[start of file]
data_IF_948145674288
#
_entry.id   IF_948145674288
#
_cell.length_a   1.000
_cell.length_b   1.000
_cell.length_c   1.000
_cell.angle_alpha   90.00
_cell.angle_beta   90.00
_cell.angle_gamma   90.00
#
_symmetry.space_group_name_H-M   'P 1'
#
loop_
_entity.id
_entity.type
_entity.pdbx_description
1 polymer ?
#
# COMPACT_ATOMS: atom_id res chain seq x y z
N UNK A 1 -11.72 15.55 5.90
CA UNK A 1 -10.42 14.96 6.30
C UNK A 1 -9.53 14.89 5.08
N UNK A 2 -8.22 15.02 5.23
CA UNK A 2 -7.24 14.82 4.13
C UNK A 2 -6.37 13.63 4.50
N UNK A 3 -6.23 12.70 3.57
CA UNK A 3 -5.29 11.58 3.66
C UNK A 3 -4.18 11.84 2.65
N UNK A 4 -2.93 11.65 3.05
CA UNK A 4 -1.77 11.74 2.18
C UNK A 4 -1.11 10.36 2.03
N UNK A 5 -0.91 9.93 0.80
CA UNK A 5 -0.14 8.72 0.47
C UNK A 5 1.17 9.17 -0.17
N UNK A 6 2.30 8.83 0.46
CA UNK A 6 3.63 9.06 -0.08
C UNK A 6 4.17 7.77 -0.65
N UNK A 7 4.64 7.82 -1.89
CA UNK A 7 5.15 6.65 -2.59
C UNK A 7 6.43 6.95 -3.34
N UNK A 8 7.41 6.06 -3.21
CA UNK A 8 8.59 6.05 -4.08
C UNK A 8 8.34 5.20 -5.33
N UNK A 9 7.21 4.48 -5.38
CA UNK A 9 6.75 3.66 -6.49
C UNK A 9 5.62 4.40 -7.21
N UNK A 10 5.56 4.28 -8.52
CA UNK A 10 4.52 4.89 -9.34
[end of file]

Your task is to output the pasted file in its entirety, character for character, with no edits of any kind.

data_IF_948145674288
#
_entry.id   IF_948145674288
#
_cell.length_a   1.000
_cell.length_b   1.000
_cell.length_c   1.000
_cell.angle_alpha   90.00
_cell.angle_beta   90.00
_cell.angle_gamma   90.00
#
_symmetry.space_group_name_H-M   'P 1'
#
loop_
_entity.id
_entity.type
_entity.pdbx_description
1 polymer ?
#
# COMPACT_ATOMS: atom_id res chain seq x y z
N UNK A 1 -11.72 15.55 5.90
CA UNK A 1 -10.42 14.96 6.30
C UNK A 1 -9.53 14.89 5.08
N UNK A 2 -8.22 15.02 5.23
CA UNK A 2 -7.24 14.82 4.13
C UNK A 2 -6.37 13.63 4.50
N UNK A 3 -6.23 12.70 3.57
CA UNK A 3 -5.29 11.58 3.66
C UNK A 3 -4.18 11.84 2.65
N UNK A 4 -2.93 11.65 3.05
CA UNK A 4 -1.77 11.74 2.18
C UNK A 4 -1.11 10.36 2.03
N UNK A 5 -0.91 9.93 0.80
CA UNK A 5 -0.14 8.72 0.47
C UNK A 5 1.17 9.17 -0.17
N UNK A 6 2.30 8.83 0.46
CA UNK A 6 3.63 9.06 -0.08
C UNK A 6 4.17 7.77 -0.65
N UNK A 7 4.64 7.82 -1.89
CA UNK A 7 5.15 6.65 -2.59
C UNK A 7 6.43 6.95 -3.34
N UNK A 8 7.41 6.06 -3.21
CA UNK A 8 8.59 6.05 -4.08
C UNK A 8 8.34 5.20 -5.33
N UNK A 9 7.21 4.48 -5.38
CA UNK A 9 6.75 3.66 -6.49
C UNK A 9 5.62 4.40 -7.21
N UNK A 10 5.56 4.28 -8.52
CA UNK A 10 4.52 4.89 -9.34